So here it is, the moment of truth, my final Armchair Audies post. You may have noticed an increase of non-fiction in the blog lately and that’s because I chose to listen, review and predict the winner of the History category of the Audies, the awards of the American Audio Publishers Association. These were the nominees:
Unfortunately, I couldn’t get my hands on Eichmann in Jerusalem: A Report on the Banality of Evil by Hannah Arendt, narrated by Wanda McCaddon (sample), for love or money. Audible and other online audio stores imposed geographic restrictions on the book and I decided against ordering the (much more expensive) CD. This book was actually the one I was more looking forward to, not only for the topic, but because it’s the only in the category with a female narrator. I tried everything, promise, including calling Audible costumer service to grovel and using credit cards from three different (European) countries.
So, I must underline that my prediction for the winner compromised by the absence of one of the books.
I started off with In The Garden of Beasts (sample), narrated by Stephen Hoye, who was also nominated for The Emperor of All Maladies (sample). He did a great job with both books, especially considering the different languages in Garden and the complex medical terms in Emperor. Both books were about difficult topics, full of emotional moments which Hoye nailed perfectly.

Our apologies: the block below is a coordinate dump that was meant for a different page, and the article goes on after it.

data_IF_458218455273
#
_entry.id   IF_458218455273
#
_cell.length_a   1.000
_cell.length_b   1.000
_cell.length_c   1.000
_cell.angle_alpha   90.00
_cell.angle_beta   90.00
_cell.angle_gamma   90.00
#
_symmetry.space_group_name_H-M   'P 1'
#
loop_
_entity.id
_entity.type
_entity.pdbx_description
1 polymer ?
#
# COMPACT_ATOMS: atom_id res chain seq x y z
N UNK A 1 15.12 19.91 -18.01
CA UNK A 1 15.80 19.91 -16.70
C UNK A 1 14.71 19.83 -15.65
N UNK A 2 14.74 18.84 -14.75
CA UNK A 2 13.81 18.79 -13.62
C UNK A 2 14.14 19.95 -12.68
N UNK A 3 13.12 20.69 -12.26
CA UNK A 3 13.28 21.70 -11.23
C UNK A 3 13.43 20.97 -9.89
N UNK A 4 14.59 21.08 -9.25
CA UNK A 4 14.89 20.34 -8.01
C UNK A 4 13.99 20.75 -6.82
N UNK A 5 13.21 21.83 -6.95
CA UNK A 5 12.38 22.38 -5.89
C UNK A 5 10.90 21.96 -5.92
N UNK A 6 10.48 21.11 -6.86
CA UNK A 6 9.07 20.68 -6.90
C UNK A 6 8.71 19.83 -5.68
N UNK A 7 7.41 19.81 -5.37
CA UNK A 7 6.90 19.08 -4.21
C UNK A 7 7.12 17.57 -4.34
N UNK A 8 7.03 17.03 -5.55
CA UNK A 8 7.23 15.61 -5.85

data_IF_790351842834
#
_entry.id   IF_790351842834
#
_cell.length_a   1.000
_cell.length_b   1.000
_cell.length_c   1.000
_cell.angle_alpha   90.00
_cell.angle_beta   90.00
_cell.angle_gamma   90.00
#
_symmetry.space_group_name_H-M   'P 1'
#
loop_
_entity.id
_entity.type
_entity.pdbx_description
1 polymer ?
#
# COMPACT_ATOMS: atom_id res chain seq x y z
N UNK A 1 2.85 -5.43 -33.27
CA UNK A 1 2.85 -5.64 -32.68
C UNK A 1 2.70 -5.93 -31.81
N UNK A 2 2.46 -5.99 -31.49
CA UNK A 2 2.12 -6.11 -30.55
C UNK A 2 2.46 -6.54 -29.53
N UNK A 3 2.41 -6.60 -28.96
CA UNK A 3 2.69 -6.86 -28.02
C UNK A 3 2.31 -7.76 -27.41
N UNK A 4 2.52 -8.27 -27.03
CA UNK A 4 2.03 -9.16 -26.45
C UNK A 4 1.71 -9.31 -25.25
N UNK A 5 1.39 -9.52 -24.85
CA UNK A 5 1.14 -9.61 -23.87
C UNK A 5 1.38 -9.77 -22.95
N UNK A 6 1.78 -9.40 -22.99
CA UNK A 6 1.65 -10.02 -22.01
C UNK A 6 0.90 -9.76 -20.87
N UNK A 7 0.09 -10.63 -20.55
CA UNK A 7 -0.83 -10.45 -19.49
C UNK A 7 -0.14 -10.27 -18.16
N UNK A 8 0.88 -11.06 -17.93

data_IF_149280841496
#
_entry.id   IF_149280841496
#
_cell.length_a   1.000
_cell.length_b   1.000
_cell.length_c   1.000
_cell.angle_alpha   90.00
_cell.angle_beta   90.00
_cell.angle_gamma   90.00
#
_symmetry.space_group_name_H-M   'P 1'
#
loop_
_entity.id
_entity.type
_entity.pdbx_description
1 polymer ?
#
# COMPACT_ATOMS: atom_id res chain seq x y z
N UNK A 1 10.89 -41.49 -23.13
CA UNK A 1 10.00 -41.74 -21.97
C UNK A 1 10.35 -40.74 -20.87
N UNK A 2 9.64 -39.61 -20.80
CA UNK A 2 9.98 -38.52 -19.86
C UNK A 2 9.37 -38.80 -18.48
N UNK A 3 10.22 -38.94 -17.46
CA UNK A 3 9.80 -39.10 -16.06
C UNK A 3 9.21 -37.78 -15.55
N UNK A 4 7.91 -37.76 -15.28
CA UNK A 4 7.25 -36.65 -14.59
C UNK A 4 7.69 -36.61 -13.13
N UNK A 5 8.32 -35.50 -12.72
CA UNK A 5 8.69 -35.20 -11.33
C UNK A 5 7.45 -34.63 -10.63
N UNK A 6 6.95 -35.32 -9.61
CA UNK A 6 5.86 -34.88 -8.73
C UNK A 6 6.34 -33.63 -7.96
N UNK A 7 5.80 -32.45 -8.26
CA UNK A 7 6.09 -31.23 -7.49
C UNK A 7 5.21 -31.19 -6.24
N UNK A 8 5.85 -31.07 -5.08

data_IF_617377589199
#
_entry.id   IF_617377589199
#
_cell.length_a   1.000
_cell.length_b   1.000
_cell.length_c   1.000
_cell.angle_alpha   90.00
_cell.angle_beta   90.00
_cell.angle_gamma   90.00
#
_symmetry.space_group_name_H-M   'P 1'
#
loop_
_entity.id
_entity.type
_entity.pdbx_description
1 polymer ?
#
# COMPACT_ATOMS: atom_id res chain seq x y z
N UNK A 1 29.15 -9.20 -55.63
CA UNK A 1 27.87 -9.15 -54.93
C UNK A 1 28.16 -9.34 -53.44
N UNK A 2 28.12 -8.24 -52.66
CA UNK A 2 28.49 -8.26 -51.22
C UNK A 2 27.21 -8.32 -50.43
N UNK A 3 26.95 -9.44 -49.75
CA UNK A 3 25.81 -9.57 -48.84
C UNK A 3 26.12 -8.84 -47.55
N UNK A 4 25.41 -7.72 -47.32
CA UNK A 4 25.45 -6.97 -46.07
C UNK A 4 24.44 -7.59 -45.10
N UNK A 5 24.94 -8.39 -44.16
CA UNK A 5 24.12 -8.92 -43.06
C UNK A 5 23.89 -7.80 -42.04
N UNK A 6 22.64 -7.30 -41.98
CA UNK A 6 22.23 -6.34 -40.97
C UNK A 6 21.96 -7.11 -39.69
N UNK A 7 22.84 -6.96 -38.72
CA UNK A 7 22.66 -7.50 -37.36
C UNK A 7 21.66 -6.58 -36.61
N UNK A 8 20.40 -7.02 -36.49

Marc Vietor, who narrated 1812: The Navy’s War (sample), is also at a disadvantage with me because I didn’t care enough for the topic to listen to the full 19 hours of audiobook. Still, it was Vietor’s narration that got me through the five I did manage. There’s a “manliness” and confidence about his voice that fitted well with the descriptions of military strategy and naval battles. I’d love to listen to him read the Audrey/Maturin series.
Finally, Jonathan Davis’ wonderful job in 1861: The Civil War Awakening (sample). I was surprise by how much I actually enjoyed the book. It’s full of inflamed speeches and proclamations, so it wouldn’t do to have a flat narration or one that goes the other way and becomes theatrical. I though Davis found the right balance.
In the end, my prediction for the winner goes to Stephen Hoye and his narration of In The Garden of Beasts by Erik Larson. It was a tough choice considering the quality of the other nominees, but in my humble opinion this one deserves it because of its higher degree of complexity. It’s full of names, places and expressions in English, German, Russian and French. There are also extensive quotes by men and women from different nationalities.
It’s a credit to Hoye’s skill that I almost didn’t notice the narration. In these cases, not being aware of the narration is a good sign because it means you’re not being disturbed by an unrealistic accent or a misspelled word.
My vote is casted, so now I’m looking forward to what the real judges will say.